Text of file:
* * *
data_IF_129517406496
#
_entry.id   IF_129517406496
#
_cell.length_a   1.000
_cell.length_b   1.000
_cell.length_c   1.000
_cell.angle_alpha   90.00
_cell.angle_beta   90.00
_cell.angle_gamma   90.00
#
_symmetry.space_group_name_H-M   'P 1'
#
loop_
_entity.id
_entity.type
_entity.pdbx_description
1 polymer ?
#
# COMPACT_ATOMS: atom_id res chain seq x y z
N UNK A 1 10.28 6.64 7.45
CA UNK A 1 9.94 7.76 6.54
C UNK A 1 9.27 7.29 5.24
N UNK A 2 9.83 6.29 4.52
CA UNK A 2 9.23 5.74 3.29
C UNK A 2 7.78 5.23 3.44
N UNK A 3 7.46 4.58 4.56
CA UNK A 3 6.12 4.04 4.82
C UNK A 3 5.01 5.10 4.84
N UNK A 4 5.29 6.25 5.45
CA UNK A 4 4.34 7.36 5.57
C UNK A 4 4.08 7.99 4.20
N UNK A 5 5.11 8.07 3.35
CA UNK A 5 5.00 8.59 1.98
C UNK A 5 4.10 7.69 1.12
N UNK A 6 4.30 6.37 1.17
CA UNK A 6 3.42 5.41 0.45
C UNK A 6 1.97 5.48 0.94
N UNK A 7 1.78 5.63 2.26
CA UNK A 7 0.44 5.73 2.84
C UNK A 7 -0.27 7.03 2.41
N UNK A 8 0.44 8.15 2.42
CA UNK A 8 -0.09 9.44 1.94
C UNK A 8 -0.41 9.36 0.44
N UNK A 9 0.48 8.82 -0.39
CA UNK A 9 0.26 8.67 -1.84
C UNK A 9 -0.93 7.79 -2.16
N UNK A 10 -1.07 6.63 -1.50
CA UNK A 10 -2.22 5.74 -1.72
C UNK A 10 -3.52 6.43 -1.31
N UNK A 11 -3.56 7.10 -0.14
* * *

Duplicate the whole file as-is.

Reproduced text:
data_IF_129517406496
#
_entry.id   IF_129517406496
#
_cell.length_a   1.000
_cell.length_b   1.000
_cell.length_c   1.000
_cell.angle_alpha   90.00
_cell.angle_beta   90.00
_cell.angle_gamma   90.00
#
_symmetry.space_group_name_H-M   'P 1'
#
loop_
_entity.id
_entity.type
_entity.pdbx_description
1 polymer ?
#
# COMPACT_ATOMS: atom_id res chain seq x y z
N UNK A 1 10.28 6.64 7.45
CA UNK A 1 9.94 7.76 6.54
C UNK A 1 9.27 7.29 5.24
N UNK A 2 9.83 6.29 4.52
CA UNK A 2 9.23 5.74 3.29
C UNK A 2 7.78 5.23 3.44
N UNK A 3 7.46 4.58 4.56
CA UNK A 3 6.12 4.04 4.82
C UNK A 3 5.01 5.10 4.84
N UNK A 4 5.29 6.25 5.45
CA UNK A 4 4.34 7.36 5.57
C UNK A 4 4.08 7.99 4.20
N UNK A 5 5.11 8.07 3.35
CA UNK A 5 5.00 8.59 1.98
C UNK A 5 4.10 7.69 1.12
N UNK A 6 4.30 6.37 1.17
CA UNK A 6 3.42 5.41 0.45
C UNK A 6 1.97 5.48 0.94
N UNK A 7 1.78 5.63 2.26
CA UNK A 7 0.44 5.73 2.84
C UNK A 7 -0.27 7.03 2.41
N UNK A 8 0.44 8.15 2.42
CA UNK A 8 -0.09 9.44 1.94
C UNK A 8 -0.41 9.36 0.44
N UNK A 9 0.48 8.82 -0.39
CA UNK A 9 0.26 8.67 -1.84
C UNK A 9 -0.93 7.79 -2.16
N UNK A 10 -1.07 6.63 -1.50
CA UNK A 10 -2.22 5.74 -1.72
C UNK A 10 -3.52 6.43 -1.31
N UNK A 11 -3.56 7.10 -0.14